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  • Pastor Jen Wilson


Courage is defined as the ability to do something that frightens us or strength in the face of pain or grief.

Everyday courage is not about heroes or heroism. Rather, it is about the grit and determination necessary to make tough calls that keep the best interests of others ahead of our own. It is about facing the daily challenges with a surrendered spirit to support the standards of Jesus Christ. Courage is displayed in walking into the school building, leading a team during challenging times or standing firm on Christian principles—especially when others are opposed.

Each time we make decisions aligned with these standards, we may experience fear or anxiety because they challenge the status quo, irritate others or lead us into uncharted waters. This is everyday courage and it is the kind of courage Christ followers need to succeed.

Consider four different types of everyday courage: moral, intellectual, disciplined and empathetic

Moral Courage

Moral Courage is the courage to stand up for one’s beliefs in the face of overwhelming opposition. Moral Courage is the outward expression of our personal values and core beliefs often with the unintentional resulting actions focused on a greater good.

Intellectual Courage

Intellectual Courage is the courage to challenge old assumptions or understandings and act on new understandings and insights gleaned from scripture, experience, education or the Holy Spirit’s guidance. Intellectual Courage compels us to wisely address and consider ideas, beliefs or perspectives.

Disciplined Courage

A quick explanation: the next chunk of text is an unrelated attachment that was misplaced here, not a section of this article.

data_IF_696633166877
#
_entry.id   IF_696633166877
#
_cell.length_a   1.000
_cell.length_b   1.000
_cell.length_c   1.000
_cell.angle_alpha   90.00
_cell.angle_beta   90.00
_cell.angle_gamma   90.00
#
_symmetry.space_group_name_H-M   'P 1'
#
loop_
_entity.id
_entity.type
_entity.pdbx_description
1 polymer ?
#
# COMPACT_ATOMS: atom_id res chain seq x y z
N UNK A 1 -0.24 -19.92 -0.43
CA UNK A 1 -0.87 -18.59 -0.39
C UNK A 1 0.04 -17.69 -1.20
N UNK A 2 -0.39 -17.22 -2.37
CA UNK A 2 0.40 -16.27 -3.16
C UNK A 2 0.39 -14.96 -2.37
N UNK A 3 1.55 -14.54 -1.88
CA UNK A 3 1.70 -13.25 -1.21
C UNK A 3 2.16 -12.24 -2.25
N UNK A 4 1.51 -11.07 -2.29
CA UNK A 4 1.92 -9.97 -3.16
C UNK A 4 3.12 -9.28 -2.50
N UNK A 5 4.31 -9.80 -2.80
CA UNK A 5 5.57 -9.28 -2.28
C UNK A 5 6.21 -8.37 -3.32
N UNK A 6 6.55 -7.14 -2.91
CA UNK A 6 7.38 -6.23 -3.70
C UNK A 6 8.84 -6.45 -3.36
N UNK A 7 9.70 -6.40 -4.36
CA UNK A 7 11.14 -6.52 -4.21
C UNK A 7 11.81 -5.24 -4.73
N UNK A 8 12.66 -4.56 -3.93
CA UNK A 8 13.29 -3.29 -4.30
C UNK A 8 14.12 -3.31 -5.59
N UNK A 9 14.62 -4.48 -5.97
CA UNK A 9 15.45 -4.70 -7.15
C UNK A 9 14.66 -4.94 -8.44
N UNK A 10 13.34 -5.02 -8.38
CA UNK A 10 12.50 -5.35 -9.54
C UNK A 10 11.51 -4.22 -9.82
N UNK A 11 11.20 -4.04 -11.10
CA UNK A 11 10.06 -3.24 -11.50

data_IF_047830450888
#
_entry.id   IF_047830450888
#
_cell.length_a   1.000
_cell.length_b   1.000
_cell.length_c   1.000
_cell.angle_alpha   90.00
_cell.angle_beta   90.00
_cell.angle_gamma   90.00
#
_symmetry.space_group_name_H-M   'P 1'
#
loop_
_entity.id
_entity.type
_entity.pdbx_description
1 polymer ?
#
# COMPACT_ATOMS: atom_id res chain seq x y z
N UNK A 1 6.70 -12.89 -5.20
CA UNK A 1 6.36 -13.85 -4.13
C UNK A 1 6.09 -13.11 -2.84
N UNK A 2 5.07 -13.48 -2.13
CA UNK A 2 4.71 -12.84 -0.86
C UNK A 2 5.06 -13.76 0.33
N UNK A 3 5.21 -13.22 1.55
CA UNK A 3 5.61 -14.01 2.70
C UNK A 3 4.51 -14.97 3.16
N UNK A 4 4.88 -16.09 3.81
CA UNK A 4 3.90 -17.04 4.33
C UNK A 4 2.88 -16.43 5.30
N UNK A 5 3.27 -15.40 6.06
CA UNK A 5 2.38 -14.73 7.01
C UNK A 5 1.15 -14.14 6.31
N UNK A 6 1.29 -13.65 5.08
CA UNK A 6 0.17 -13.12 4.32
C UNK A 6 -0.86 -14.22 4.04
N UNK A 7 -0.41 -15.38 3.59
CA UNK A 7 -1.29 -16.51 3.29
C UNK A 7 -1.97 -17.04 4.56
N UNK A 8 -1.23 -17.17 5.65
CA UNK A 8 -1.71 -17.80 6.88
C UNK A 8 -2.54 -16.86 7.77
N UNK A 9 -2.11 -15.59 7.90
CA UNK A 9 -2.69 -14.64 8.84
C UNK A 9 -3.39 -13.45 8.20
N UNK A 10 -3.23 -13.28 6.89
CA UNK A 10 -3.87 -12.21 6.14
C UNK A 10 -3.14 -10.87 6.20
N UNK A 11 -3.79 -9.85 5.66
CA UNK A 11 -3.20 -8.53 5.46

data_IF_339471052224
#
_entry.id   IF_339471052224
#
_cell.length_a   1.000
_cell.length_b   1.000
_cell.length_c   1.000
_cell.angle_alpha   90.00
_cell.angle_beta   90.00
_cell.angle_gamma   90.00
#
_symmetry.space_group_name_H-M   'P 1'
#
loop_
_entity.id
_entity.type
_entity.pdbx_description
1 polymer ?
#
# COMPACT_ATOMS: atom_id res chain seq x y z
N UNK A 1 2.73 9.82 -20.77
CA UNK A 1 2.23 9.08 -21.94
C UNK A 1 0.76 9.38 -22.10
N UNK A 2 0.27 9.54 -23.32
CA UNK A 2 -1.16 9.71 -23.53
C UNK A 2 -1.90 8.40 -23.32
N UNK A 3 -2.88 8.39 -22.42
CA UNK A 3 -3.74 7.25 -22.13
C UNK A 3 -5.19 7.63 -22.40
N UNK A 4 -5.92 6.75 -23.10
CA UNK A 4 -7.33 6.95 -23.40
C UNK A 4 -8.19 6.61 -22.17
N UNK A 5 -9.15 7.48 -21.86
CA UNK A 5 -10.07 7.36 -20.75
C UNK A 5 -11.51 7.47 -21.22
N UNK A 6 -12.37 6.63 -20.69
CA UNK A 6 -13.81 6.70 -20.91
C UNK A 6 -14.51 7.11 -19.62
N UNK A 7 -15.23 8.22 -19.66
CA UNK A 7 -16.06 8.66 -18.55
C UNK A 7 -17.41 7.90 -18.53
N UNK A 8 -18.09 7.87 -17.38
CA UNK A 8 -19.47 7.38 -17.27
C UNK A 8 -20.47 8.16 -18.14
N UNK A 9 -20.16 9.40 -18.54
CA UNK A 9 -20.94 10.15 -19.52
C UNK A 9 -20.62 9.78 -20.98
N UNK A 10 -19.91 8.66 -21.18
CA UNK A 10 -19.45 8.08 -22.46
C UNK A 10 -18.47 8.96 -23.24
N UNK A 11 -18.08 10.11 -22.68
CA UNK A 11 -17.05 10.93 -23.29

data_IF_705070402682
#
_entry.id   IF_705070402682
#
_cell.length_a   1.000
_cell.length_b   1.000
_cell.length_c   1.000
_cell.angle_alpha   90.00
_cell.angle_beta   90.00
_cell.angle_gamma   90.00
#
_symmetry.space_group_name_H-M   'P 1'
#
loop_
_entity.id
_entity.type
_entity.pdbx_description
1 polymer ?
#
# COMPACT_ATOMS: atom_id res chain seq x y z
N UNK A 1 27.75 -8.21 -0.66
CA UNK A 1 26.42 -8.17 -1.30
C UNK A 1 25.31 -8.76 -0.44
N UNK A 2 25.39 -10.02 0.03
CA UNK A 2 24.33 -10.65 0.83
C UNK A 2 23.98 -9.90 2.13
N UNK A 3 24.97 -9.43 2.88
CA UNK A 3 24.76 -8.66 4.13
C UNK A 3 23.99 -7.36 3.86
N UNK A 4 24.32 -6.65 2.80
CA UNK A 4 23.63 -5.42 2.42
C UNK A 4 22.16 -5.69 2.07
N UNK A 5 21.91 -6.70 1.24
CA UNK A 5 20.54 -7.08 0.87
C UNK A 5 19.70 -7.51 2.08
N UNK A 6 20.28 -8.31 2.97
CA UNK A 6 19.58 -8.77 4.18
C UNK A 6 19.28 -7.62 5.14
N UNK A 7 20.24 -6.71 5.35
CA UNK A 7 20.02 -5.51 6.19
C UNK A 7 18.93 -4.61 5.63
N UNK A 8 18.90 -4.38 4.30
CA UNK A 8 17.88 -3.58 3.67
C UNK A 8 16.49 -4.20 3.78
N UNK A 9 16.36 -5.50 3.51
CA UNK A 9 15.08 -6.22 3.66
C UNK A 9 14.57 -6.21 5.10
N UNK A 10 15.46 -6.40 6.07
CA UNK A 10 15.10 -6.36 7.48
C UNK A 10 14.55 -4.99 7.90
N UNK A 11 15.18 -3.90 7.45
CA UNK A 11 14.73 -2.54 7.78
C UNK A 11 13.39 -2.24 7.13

Disciplined Courage is the courage to be reflective, strategic and focused in the face of constant distractions and opposition. Christ followers who practice this type of courage have great clarity on their vision and on the impact they want to have on others within and outside the Christian community. They are focused on doing the right Christ-honoring things in a spiritually empowered thoughtful and purposeful way.

Empathetic Courage

Empathic courage takes maturity, humility and compassion to put aside our own biases and assumptions to let go of control and certainty for the sake of learning something new. When we are willing to listen to a different perspective and permit ourselves to empathize, we can be enriched by a new way of thinking and open to a new way the Holy Spirit desires to lead, guide or direct us.

I see you being courageous. Courage isn’t always loud, take charge or obvious. Sometimes courage is making the decision, getting back up, trying it one more time or believing when all the evidence is contrary to what you’ve already accepted. And just about the time you think you just don’t have it in you—remember what Jesus said, “In this world you will have trouble. But take courage—take my courage—I have overcome the world.” (John 16:33 NIV)

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